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  1. A Preliminary Study to Explore the Informed Consent Approach and the Ethical Challenges in the Malaysian Biobanking for Research.Amnah Azahar, Aimi Nadia Mohd Yusof & Zahir Izuan Azhar - forthcoming - Asian Bioethics Review:1-14.
    Since 2005, Malaysia has established several biobanks to keep in line with the advancement of biomedical research and development of biobanks in other countries such as the UK and the USA. Despite the establishment of several biobanks in Malaysia, little is known about the informed consent approach in biobanking research and its ethical challenges. This study aims to identify the approach in obtaining informed consent in the Malaysian biobanking for research and explore its ethical challenges. Using non-probability purposive sampling, an (...)
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  • Biobanks--When is Re-consent Necessary?K. S. Steinsbekk & B. Solberg - 2011 - Public Health Ethics 4 (3):236-250.
    The unknown nature of tomorrow’s research makes informed consent in biobank research a challenge. Whether the consent given by biobank participants is ‘broad’ or ‘narrow’, the ever present question remains the same: are new activities covered by the original consent? In this article, we focus on the meaning of, and the relation between, broad consent and re-consent in biobank research. We argue that broad consent should be understood as consenting to a framework—a framework which covers aims, core conditions for acceptable (...)
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  • Breite Einwilligung (broad consent) zur Biobank-Forschung – die ethische Debatte.Gesine Richter & Alena Buyx - 2016 - Ethik in der Medizin 28 (4):311-325.
    ZusammenfassungEthische Aspekte von Biobanken-basierter Forschung werden zunehmend kontrovers diskutiert. In diesem Artikel wird die Debatte um ethisch angemessene Formen der Einwilligung in Biobanken-basierte Forschung nachgezeichnet. Nach einer Einführung in etablierte Einwilligungsmodelle skizziert der Beitrag kurz die Entwicklung alternativer Ansätze und diskutiert die damit verbundenen ethischen und regulatorischen Herausforderungen. Dabei wird dargestellt, welche ethischen Prinzipien in diesen Diskussionen eine Rolle spielen. Der Beitrag schließt mit einem Ausblick für Deutschland.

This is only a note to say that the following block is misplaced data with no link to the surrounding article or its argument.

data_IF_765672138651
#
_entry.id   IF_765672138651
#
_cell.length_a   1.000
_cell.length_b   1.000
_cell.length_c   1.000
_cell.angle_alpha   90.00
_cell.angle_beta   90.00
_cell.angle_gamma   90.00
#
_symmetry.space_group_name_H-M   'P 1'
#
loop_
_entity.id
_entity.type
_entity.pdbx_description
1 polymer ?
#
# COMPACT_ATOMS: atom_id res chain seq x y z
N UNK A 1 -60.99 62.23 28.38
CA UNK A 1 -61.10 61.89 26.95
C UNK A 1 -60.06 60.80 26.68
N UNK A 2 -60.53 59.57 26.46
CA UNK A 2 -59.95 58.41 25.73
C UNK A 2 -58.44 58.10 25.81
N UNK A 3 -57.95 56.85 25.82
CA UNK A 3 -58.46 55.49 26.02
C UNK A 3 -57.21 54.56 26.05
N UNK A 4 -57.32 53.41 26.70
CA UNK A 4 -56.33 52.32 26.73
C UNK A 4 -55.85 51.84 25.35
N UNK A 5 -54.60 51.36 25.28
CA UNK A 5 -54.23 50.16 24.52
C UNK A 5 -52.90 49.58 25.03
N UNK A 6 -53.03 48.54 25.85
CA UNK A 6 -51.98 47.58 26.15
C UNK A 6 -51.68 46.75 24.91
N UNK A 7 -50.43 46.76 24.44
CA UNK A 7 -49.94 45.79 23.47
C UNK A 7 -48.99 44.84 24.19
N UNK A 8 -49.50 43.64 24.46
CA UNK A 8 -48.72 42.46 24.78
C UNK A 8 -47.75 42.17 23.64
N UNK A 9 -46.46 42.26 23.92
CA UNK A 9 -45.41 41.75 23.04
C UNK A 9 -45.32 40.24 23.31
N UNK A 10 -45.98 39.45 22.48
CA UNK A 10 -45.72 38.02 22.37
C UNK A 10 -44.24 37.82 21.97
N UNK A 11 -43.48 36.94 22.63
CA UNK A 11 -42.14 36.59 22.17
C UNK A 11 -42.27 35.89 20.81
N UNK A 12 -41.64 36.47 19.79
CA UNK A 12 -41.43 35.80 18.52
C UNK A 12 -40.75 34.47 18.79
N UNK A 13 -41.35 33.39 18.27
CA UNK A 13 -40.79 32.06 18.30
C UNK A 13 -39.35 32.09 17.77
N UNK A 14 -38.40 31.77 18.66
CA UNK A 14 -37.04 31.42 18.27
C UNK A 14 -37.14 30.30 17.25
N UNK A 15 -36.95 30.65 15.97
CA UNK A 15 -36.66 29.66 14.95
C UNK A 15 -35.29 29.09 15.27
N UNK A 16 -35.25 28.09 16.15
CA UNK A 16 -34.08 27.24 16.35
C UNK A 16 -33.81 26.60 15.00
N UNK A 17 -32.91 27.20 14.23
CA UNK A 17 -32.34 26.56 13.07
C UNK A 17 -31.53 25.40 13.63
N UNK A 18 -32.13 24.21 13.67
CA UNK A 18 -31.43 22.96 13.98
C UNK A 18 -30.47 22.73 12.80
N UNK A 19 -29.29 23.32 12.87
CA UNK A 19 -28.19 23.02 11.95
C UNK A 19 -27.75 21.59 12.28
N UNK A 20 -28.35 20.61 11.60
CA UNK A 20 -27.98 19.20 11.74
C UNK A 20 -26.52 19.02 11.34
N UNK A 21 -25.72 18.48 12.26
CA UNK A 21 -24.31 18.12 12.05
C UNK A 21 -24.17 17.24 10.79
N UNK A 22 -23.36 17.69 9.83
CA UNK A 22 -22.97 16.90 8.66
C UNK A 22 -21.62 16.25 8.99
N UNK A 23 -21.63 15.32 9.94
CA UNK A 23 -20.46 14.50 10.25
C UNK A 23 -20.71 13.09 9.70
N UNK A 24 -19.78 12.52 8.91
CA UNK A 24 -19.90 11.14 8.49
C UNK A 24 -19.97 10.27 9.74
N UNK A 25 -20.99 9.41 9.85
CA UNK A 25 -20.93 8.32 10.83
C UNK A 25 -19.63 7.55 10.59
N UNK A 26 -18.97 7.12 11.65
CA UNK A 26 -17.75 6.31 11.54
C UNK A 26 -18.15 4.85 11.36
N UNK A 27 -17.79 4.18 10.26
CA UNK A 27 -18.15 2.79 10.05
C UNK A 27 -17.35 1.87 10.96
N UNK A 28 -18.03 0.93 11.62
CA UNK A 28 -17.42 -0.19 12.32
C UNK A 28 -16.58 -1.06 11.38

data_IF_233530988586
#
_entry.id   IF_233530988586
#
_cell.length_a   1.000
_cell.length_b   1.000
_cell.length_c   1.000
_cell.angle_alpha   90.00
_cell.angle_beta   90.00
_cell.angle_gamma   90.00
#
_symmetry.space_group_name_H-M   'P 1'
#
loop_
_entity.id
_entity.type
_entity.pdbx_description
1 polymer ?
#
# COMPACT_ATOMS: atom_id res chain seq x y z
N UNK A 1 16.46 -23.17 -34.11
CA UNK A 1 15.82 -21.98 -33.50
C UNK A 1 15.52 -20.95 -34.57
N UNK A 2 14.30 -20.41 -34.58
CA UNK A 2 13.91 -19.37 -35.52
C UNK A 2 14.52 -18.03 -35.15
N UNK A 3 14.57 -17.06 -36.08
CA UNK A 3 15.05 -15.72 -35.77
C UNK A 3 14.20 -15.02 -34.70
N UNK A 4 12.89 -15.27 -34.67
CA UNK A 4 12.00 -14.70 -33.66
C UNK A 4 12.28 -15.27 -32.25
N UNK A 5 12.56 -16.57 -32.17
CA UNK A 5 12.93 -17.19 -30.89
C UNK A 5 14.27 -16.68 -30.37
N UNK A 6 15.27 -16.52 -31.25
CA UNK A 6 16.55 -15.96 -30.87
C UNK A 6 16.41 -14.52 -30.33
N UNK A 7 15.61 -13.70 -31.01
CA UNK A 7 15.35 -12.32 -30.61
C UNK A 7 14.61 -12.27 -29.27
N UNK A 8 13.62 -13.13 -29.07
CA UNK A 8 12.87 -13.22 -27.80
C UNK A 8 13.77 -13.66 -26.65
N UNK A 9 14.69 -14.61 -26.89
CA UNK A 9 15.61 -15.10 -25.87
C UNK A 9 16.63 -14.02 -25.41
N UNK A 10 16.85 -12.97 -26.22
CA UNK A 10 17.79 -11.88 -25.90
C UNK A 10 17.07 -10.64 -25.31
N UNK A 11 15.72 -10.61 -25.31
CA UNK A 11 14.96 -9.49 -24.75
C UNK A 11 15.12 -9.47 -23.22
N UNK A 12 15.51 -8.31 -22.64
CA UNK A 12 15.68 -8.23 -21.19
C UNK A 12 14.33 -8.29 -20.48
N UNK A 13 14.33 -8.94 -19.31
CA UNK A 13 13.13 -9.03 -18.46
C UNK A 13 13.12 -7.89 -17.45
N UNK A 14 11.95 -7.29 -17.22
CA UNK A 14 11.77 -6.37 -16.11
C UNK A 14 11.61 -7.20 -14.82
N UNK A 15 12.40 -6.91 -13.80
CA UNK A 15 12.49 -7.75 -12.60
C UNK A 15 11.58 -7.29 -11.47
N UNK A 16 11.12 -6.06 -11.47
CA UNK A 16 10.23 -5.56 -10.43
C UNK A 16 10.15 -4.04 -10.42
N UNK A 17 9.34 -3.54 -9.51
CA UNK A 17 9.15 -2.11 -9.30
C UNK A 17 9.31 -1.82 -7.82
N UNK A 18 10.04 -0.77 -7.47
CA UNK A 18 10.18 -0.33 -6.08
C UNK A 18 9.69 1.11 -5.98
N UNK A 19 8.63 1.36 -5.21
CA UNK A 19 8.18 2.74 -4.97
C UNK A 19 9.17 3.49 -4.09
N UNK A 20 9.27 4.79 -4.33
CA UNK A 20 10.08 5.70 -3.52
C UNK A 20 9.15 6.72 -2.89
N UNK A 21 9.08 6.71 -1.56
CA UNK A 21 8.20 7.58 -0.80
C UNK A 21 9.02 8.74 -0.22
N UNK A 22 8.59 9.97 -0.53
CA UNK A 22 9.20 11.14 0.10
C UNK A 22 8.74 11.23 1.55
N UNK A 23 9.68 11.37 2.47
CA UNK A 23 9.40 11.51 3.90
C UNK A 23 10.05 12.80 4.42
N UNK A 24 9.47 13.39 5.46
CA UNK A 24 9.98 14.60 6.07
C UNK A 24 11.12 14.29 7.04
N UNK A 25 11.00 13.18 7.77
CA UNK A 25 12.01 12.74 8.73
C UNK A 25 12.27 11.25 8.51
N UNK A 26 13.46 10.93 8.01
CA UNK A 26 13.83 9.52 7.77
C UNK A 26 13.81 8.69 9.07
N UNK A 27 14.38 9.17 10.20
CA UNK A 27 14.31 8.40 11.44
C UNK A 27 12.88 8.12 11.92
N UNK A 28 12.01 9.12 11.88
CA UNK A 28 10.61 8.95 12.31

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  • Incorporating Exclusion Clauses into Informed Consent for Biobanking.Zubin Master & David B. Resnik - 2013 - Cambridge Quarterly of Healthcare Ethics 22 (2):203-212.
  • Consenting futures: professional views on social, clinical and ethical aspects of information feedback to embryo donors in human embryonic stem cell research.Kathryn Ehrich, Clare Williams & Bobbie Farsides - 2010 - Clinical Ethics 5 (2):77-85.
    This paper reports from an ongoing multidisciplinary, ethnographic study that is exploring the views, values and practices (the ethical frameworks) drawn on by professional staff in assisted conception units and stem cell laboratories in relation to embryo donation for research purposes, particularly human embryonic stem cell (hESC) research, in the UK. We focus here on the connection between possible incidental findings and the circumstances in which embryos are donated for hESC research, and report some of the uncertainties and dilemmas of (...)
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  • A Trade Secret Model for Genomic Biobanking.John M. Conley, Robert Mitchell, R. Jean Cadigan, Arlene M. Davis, Allison W. Dobson & Ryan Q. Gladden - 2012 - Journal of Law, Medicine and Ethics 40 (3):612-629.
    The current ethical norms of genomic biobanking creating and maintaining large repositories of human DNA and/or associated data for biomedical research have generated criticism from every angle, at both the practical and theoretical levels. The traditional research model has involved investigators seeking biospecimens for specific purposes that they can describe and disclose to prospective subjects, from whom they can then seek informed consent. In the case of many biobanks, however, the institution that collects and maintains the biospecimens may not itself (...)
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  • Informed consent in biobanking and genetic research.Antonio Casado da Rocha & Arantza Etxeberria Agiriano - 2008 - Arbor 184 (730).
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  • The human genome project.Lisa Gannett - 2009 - Stanford Encyclopedia of Philosophy.
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